Draža Mihailović under trial.

The accused were, in the order their names were read out at the trial:

No. Indictee Defender(s) Penalty[7] Notes
1 Draža Mihailović Nikola Đonović and Dragić Joksimović Death Executed on 17 July 1946.
2 Stevan Moljević 20 years Died in prison.
3 Mladen Žujović Nikola Radovanović Death (in absentia)
4 Živko Topalović 20 years (in absentia)
5 Đuro Vilović Milan Omčikus 7 years
6 Rade Radić Lazar Vučetić Death Executed on 17 July 1946.
7 Slavoljub Vranješević Blažo Radović 20 years
8 Miloš Glišić Death Executed on 17 July 1946.
9 Slobodan Jovanović Miloš Terzić 20 years (in absentia)
10 Božidar Purić Pavle Miljaković 16 years (in absentia)
11 Momčilo Ninčić David Alkalaj 8 years (in absentia)
12 Petar Živković Pavle Miljaković Death (in absentia)
13 Radoje Knežević Slobodan Subotić 10 years (in absentia)
14 Milan Gavrilović 15 years (in absentia)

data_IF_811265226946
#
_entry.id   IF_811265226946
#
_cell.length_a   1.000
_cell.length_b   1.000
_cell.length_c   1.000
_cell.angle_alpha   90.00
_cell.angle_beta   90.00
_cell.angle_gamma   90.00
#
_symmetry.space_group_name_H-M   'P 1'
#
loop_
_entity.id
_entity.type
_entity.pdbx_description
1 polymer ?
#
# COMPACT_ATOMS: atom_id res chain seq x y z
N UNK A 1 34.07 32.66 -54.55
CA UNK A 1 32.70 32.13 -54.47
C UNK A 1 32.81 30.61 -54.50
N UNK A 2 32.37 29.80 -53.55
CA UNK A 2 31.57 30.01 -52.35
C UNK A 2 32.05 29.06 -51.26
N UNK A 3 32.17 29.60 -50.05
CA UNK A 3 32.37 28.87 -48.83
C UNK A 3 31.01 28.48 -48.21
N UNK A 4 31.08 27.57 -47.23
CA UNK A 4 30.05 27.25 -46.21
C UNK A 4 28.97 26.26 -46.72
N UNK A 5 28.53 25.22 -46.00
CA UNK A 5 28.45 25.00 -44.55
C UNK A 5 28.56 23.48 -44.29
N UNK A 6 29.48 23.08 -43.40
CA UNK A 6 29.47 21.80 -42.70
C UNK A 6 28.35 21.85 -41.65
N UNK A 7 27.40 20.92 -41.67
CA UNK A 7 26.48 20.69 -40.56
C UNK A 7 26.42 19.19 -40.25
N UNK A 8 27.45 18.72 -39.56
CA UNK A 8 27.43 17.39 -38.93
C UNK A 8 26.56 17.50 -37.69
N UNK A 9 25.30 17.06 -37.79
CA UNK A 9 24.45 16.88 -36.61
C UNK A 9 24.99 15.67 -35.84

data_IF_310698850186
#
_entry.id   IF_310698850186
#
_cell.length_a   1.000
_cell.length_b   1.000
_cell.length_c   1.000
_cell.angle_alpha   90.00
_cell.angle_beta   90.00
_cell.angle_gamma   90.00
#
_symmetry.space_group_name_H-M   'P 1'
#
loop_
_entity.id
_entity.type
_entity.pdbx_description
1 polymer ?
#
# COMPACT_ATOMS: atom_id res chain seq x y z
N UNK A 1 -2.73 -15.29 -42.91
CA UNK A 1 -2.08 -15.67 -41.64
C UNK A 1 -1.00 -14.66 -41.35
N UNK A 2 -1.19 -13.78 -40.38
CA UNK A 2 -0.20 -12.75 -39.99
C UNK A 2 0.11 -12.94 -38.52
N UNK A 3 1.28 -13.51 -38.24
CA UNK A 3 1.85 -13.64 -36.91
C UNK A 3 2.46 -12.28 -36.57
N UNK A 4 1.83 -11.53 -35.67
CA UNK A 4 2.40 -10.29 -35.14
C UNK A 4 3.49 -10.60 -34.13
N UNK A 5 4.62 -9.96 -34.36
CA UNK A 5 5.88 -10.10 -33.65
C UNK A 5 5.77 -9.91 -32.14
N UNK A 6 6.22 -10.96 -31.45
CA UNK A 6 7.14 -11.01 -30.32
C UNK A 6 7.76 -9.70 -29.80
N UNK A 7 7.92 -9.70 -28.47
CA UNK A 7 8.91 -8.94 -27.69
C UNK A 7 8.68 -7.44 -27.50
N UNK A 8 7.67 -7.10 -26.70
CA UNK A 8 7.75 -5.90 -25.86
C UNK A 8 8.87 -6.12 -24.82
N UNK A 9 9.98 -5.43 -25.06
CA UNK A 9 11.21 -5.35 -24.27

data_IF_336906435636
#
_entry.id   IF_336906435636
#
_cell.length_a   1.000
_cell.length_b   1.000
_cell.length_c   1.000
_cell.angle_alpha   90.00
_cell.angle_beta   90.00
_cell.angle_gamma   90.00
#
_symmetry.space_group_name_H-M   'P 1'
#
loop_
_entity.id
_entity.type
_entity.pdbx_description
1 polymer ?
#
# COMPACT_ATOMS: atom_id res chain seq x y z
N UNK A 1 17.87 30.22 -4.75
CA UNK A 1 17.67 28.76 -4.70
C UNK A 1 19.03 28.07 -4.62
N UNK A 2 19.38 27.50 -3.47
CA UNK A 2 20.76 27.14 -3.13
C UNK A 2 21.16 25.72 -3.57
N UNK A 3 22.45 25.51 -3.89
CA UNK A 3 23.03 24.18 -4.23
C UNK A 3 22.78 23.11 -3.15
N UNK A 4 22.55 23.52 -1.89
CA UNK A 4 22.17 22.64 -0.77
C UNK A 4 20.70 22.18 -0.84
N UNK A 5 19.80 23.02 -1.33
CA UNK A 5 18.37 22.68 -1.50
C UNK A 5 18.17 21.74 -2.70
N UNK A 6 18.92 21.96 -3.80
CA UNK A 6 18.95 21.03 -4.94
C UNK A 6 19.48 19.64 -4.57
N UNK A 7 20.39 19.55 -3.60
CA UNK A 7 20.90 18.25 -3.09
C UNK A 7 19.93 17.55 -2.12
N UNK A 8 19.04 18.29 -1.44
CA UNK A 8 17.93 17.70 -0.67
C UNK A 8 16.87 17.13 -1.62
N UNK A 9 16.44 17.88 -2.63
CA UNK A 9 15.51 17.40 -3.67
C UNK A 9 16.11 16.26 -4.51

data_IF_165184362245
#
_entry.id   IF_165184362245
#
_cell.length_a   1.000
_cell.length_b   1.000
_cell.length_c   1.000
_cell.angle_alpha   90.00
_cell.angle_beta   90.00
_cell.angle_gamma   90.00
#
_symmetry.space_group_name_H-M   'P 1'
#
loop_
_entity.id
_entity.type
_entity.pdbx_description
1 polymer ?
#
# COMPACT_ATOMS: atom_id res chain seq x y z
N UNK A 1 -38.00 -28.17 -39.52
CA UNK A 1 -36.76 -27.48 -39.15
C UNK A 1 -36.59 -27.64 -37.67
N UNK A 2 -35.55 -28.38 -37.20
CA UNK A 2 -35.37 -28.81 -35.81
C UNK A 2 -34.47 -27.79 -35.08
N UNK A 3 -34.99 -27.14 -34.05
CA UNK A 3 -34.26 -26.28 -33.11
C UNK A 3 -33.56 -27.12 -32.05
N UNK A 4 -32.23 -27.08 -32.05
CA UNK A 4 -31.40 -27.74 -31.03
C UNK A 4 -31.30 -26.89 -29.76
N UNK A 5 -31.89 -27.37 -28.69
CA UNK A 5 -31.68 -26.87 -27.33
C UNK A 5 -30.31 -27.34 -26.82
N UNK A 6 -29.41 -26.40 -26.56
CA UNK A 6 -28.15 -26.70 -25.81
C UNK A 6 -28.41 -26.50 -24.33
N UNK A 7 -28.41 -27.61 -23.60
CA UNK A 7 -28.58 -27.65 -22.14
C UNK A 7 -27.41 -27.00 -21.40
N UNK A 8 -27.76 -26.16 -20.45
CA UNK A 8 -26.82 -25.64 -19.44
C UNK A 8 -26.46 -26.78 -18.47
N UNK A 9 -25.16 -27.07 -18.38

15 Živan Knežević Dragutin Tasić 20 years (in absentia)
16 Konstantin Fotić 20 years (in absentia)
17 Dragomir "Dragi" Jovanović Slavko Dukanac Death Executed on 17 July 1946.
18 Tanasije Dinić Bogoljub Jovanović Death Executed on 17 July 1946.
19 Velibor Jonić Milan Živadinović Death Executed on 17 July 1946.
20 Đura Dokić Dragoljub Joksimović Death Executed on 17 July 1946.
21 Kosta Mušicki Đorđe Ćirić Death Executed on 17 July 1946.
22 Boško Pavlović Slobodan Subotić Death Executed on 17 July 1946.
23 Laza Marković Aleksandar Nikolić 6 years
24 Kosta Kumanudi Friedrich Pops 18 months

Out of the twenty-four accused individuals mentioned above, ten were tried in absentia.

Foreign accreditation[edit]

Teams were sent by the agencies TASS, ČTK, PAP, Reuters, Associated Press, Agence France-Presse, United Press, Overseas News Agency, International News Service, the Jewish News Agency, Tele Press, the Albanian Telegraphic Agency and the following newspapers: Pravda, Izvestia, The Times, the Daily Worker, The New York Times, the New York Herald Tribune, the News Chronicle, the Daily Express and others.

Verdict[edit]

Reading the verdict on Belgrade process. From left to right standing: Mihailović, Moljević, Vilović, Radić, Vranješević, Glišić, Jovanović, Dinić, Jonić, Dokić, Mušicki, Pavlović, Marković and Kumanudi.

Mihailović is quoted as saying, in his final statement, "I wanted much; I began much; but the gale of the world carried away me and my work.".[8] "Gale of the world" is sometimes translated "Winds of War."